I’m sitting at home this morning instead of going out running because I overdid it over the last few days. An attempt to work out some ankle issues from an injury years ago had some adverse affects. I wiped out on a trail shortly after moving to Seattle several years ago twisted my right leg. I’m usually pretty good about landing but I was on the edge of a steep hill and I had to make the split decision to land badly on the leg or risk falling down the side of the hill on old pointy tree stumps and other unknowns. I still think I made the right decision in landing badly but it took me out of running for several months. I lost a lot of the momentum that I had built up in running in Minneapolis. In the years I’ve been in Seattle, I never really got that back.
It was a mistake to not follow it up with some doctors visits and a mistake not to get some physical therapy. At the time, I was waiting for my work’s health insurance to kick in. There was a few free physical therapists that visited running stores that I went to talk to. That gave me exercises to help with the recovery. It still kept me from running for a few months and it scared me off trying to run with the trail running groups that I’d been so excited to join up with when moving to Seattle. The exercises got me a to a place to where I could run without pain but by then I’d fallen out of habit, in running, gained weight, and the lack of stability in the right leg meant that trail running was more dangerous than before. I don’t blame my past self for not taking recovery more seriously or trying harder to get re-motivated. Moving was a big change, a lot of things have happened, I was dealing with issues I didn’t even know about. When I look back, the wipe out and injury does seem like an ending and I feel resigned to think about it that way.
In the time since, the wipe out, I have come to appreciate the effectiveness of focused physical therapy. A few days ago, I was doing some exercise for an unrelated shoulder injury. The shoulder is doing much better and I started to think about the ankle again. A couple of stretches confirmed that the ankle could only bend less that fifty percent as well as it’s counter part. Thinking that I might have found one of the reasons why I haven’t been able to get up to a decent speed, I enthusiastically dove into the exercises I had done years ago to recover the first time. This was a mistake. Somehow I destabilized the OTHER ankle. When I went out running over the Friday, my stride was off and I came back in pain. I took the day off on Saturday but Sunday did not turn out any better. The ankle is feeling more stable but something messed up my form and the slightest shift from a correct foot landing is excruciatingly painful. If things don’t get better after taking the next two days, off I’ll head in to PT again and maybe finally fix the cursed ankle issue.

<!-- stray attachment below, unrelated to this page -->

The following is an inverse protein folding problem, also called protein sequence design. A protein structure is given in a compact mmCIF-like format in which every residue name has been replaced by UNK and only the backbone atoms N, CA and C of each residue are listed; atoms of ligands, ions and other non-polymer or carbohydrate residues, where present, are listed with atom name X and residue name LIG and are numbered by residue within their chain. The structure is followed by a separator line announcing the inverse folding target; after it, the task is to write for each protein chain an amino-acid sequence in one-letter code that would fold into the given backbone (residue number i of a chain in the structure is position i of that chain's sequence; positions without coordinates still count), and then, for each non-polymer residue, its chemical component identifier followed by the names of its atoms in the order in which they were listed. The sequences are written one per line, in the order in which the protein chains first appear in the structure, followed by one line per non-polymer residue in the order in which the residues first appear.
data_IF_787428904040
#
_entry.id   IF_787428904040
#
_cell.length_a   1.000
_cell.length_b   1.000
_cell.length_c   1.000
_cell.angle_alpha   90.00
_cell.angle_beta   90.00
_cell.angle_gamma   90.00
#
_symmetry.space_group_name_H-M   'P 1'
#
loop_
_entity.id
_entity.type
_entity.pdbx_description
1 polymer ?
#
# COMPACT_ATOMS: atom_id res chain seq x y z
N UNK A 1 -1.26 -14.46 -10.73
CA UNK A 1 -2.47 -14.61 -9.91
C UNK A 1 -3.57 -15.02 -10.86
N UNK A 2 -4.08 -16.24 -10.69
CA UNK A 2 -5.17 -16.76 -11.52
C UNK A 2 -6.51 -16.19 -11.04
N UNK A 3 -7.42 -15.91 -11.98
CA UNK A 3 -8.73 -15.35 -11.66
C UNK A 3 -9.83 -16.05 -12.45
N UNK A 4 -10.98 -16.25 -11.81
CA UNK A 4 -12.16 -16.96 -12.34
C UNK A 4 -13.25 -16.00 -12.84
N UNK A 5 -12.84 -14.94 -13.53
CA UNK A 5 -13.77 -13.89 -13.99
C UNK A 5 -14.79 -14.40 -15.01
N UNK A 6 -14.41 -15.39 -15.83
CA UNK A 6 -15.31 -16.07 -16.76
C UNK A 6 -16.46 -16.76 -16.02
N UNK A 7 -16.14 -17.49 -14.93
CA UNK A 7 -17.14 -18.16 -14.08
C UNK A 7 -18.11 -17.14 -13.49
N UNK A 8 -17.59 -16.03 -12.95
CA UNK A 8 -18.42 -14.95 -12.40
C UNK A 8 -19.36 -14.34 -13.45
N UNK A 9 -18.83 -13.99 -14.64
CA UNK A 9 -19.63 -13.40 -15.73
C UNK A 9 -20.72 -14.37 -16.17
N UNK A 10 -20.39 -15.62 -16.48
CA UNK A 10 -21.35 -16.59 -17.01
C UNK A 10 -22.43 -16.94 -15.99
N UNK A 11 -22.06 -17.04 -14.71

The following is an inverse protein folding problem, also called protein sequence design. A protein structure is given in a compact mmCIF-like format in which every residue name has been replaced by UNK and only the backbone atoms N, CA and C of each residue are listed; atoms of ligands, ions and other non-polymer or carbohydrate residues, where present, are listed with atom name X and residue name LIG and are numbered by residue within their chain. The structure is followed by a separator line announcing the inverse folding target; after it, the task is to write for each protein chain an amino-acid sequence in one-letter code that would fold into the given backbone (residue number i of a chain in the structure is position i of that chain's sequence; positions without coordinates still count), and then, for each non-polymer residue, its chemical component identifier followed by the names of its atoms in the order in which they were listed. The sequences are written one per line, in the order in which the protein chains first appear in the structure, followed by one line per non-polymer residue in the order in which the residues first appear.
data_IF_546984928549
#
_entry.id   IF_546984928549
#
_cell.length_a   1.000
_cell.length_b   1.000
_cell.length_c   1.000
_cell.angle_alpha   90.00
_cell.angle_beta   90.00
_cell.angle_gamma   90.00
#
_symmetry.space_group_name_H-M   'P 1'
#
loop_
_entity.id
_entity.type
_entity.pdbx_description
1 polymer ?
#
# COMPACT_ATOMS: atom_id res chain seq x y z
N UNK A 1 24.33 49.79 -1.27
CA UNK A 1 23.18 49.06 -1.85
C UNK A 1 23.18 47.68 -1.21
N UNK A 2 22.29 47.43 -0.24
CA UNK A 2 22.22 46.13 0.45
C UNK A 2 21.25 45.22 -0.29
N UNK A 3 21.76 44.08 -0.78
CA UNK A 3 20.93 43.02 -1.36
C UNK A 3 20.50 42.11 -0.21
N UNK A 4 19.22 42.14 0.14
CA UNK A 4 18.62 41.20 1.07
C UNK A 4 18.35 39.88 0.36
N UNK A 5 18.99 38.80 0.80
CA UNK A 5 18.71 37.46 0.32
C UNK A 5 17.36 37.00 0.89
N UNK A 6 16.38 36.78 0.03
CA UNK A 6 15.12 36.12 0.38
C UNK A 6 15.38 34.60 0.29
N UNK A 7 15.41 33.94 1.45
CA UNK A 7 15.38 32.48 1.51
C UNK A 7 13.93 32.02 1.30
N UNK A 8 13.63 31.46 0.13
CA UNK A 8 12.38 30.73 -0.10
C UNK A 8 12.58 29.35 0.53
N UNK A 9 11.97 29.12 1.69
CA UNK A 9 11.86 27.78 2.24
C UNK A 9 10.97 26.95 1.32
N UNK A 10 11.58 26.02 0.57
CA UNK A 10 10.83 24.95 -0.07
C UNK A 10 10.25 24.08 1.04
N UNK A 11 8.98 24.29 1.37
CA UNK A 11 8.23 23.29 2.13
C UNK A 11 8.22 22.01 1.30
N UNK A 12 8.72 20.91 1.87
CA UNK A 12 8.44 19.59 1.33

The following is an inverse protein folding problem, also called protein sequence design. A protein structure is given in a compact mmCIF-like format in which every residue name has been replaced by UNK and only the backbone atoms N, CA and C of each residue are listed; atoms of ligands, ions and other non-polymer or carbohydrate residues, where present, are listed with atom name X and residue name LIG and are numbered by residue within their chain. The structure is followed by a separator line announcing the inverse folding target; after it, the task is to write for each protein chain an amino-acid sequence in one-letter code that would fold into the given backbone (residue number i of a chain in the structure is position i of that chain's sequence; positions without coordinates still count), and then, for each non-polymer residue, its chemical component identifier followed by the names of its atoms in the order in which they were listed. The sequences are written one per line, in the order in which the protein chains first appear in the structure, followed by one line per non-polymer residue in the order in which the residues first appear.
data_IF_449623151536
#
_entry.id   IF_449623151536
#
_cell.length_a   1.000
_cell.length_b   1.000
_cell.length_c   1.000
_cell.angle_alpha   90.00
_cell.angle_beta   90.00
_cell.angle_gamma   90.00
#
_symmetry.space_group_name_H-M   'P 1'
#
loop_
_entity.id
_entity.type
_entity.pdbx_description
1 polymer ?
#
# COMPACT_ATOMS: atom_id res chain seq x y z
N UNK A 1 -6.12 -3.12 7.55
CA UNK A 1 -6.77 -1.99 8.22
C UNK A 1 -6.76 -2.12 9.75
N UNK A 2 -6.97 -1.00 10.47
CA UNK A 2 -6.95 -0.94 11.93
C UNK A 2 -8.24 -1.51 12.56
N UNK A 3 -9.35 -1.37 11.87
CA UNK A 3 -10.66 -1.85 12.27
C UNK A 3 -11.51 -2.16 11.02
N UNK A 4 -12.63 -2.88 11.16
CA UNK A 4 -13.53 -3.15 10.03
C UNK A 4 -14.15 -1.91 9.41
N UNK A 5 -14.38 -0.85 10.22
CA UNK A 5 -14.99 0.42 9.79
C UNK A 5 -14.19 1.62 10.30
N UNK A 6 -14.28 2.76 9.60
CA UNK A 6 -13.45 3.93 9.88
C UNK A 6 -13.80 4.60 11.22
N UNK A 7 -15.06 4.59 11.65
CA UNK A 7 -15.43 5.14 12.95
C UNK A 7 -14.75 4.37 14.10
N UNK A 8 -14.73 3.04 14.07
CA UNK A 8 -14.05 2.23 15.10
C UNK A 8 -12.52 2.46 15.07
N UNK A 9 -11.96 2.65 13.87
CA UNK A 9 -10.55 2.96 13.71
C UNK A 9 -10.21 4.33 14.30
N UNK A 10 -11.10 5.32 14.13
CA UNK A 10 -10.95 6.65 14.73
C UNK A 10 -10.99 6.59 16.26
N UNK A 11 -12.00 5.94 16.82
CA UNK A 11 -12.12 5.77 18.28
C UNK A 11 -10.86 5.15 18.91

Despite pain at the end, the trail run I went on Sunday was mostly okay. I went out with the intention of going on a long run but ended up exploring some sections of trail behind Green River College. These were a pleasant surprise to find when I moved to Auburn. On Google maps, the trails look like a mediocre paved walking path for faculty and students to wander through on their lunch break or between classes. When you get there, you see that the walking path does exist, but it ends at this fantastic overlook of Mount Rainier. Around the path, there are all these dirt trails with varying degrees of difficulty. It’s a proper forest and going into the trails behind the college feels like a real escape into the woods. Having a place to run that is surrounded by forests is infinitely better than running on the sidewalks on the road.
The rains from the night before had made parts of the trail especially muddy. The soft ground was probably good for my ankle but I did have to hose down my shoes when I got home. I’ll probably have to invest in another pair for trail running at some point.
Taking few days off is worrying. I’m worried about losing momentum. When I started running, I’d jog in place at traffic lights because I was worried that if I stopped, I wouldn’t start up again. i still see plenty of newer runners doing the same thing. Eventually, they stop doing this when they realize it’s a waste of energy. The goal is to run as far and efficiently as you can. The fear of stopping gets replaced with a decisive focus to rest and regain some energy to put into the rest of the run. The fear isn’t unfounded, momentum is important, but momentum doesn’t need the physical manifestation of jogging in place. You can maintain momentum internally while waiting for the light to turn green. That’s what I’ll be doing the while I’m taking the next couple of days off.